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|Title:||Moving in on Myanmar : is this Singapore's moment?||Authors:||Tay, Mark Hiok Leng.
Ng, Jasmine Zi Ting.
Chung, Krystal Faith Ai Jia.
|Keywords:||DRNTU::Business::General::Economic and business aspects||Issue Date:||2013||Abstract:||Moving in on Myanmar is a final-year business journalism project on Singapore’s investment in Myanmar. It explores the attractiveness of Myanmar as a business destination and how Singapore, with its historical relations with the country, is faring in the race for deals in the emerging market. Focusing on this central theme, the feature package contains a total of three main stories (of at least 2,000 words), two shorter stories (about 1,500 words each) and three sidebars (totalling 1,000 words). The first story is an overview piece that sets the tone for the rest of the package. It describes the current foreign investment frenzy in Myanmar and how Singapore’s strong relationship with Myanmar through the years has given the former a leg up in gaining a share of the market. But as Singapore’s rivals are offering huge amounts of official developmental assistance to cash-strapped Myanmar in exchange for deals, the Republic may lose its competitive edge. The story also consolidates Singapore Inc’s business in Myanmar over the years, the presence it has established in the country, and introduces readers to the key players in industries such as tourism, banking and education. The story is accompanied by a timeline of the major events in Myanmar’s political history that have shaped the country’s state of business and economy, as well as two sidebars. The first explains Myanmar’s name change (from Burma) and sets the record straight on the adjective used to describe Myanmar’s culture, language and the people – not ‘Myanmese’, ‘Myanmarese’ or ‘Burmese’ as reported by local and international media, but simply, Myanmar. The second sidebar is on the International Enterprise (IE) Singapore’s role in helping Singaporean companies wanting to enter Myanmar. As there is a lack of reliable statistics and information about the process of setting up a business there, IE Singapore steps in to help Singapore businessmen establish contact with the necessary partners and to facilitate investment. The second story, a minor piece, delves into the cultural differences Singaporean businessmen can expect to run into when doing business with their Myanmar partners. As with all countries, Myanmar has its own unique set of cultural traditions and idiosyncrasies. Some of these are fascinating, some require sensitivity; others require businesses to adjust. The main grouse of Myanmar businessmen when dealing with Singaporeans is that the latter tends to adopt an overly rigid approach to doing business. A clash of cultures can, hence, get in the way of Singapore’s investment. This story highlights the importance of being culturally sensitive in order to achieve successful business ventures.||URI:||http://hdl.handle.net/10356/52573||Rights:||Nanyang Technological University||Fulltext Permission:||restricted||Fulltext Availability:||With Fulltext|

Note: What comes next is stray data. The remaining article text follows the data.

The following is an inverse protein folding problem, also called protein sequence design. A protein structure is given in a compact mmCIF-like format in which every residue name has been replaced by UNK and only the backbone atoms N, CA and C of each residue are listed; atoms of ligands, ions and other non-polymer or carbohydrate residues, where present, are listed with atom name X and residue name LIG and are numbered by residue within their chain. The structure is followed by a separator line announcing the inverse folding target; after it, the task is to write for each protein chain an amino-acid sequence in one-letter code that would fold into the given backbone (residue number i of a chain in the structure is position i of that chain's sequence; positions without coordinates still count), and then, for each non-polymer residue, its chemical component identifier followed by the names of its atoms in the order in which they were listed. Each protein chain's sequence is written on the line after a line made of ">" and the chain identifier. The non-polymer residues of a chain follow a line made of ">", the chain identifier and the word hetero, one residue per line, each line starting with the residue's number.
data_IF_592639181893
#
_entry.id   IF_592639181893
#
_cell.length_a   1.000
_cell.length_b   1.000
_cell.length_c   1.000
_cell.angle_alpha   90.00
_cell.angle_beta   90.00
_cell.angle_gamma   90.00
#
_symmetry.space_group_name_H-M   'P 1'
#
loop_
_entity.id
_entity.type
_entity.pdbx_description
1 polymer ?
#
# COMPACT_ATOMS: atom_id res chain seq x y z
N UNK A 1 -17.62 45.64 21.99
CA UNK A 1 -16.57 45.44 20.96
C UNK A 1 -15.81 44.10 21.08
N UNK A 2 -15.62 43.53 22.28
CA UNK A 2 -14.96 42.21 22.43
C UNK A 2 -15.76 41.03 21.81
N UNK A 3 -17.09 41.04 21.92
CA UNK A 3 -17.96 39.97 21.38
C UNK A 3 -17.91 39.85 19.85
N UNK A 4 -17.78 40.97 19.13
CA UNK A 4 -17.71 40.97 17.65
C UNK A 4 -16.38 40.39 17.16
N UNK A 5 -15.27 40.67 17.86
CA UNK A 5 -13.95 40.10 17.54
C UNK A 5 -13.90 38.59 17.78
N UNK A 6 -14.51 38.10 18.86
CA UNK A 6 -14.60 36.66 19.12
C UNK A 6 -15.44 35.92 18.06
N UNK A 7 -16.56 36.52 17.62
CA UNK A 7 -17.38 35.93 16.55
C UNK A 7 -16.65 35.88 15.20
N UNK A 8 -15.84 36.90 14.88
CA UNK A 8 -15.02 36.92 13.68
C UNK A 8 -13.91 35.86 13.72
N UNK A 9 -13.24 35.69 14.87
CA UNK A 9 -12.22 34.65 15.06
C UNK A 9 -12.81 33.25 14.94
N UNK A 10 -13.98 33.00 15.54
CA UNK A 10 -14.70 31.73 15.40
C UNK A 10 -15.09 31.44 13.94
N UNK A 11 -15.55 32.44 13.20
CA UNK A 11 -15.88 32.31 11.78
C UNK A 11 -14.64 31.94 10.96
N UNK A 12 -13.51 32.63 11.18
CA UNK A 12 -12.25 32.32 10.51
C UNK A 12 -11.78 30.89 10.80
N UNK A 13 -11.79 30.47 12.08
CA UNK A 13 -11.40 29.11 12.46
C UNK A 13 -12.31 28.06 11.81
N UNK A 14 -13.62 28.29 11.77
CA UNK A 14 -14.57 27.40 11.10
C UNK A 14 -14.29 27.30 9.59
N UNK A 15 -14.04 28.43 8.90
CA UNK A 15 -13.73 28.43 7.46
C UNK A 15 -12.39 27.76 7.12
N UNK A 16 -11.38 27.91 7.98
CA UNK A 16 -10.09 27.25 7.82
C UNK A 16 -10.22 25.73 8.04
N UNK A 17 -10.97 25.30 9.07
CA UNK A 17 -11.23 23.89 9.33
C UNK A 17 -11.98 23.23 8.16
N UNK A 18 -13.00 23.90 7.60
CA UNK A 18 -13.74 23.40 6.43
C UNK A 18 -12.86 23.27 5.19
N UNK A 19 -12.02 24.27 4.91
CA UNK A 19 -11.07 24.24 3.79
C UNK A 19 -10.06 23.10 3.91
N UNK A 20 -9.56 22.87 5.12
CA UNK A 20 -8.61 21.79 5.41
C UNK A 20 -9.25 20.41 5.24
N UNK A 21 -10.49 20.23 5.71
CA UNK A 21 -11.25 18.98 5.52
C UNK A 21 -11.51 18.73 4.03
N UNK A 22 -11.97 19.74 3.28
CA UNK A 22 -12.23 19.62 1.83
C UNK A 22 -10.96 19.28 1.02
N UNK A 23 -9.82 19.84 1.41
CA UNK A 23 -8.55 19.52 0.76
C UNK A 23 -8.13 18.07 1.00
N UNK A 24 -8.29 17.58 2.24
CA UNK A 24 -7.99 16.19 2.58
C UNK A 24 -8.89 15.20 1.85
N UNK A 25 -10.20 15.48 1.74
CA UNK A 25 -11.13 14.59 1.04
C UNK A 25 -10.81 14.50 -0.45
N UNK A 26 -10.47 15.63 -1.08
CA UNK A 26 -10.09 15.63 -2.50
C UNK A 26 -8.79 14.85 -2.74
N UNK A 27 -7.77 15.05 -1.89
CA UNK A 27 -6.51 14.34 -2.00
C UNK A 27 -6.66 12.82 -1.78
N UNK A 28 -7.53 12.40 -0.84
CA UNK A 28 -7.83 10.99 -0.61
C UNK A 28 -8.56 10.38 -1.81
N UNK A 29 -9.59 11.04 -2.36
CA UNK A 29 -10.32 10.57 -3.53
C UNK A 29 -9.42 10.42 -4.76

|Appears in Collections:||WKWSCI Student Reports (FYP/IA/PA/PI/CA)|
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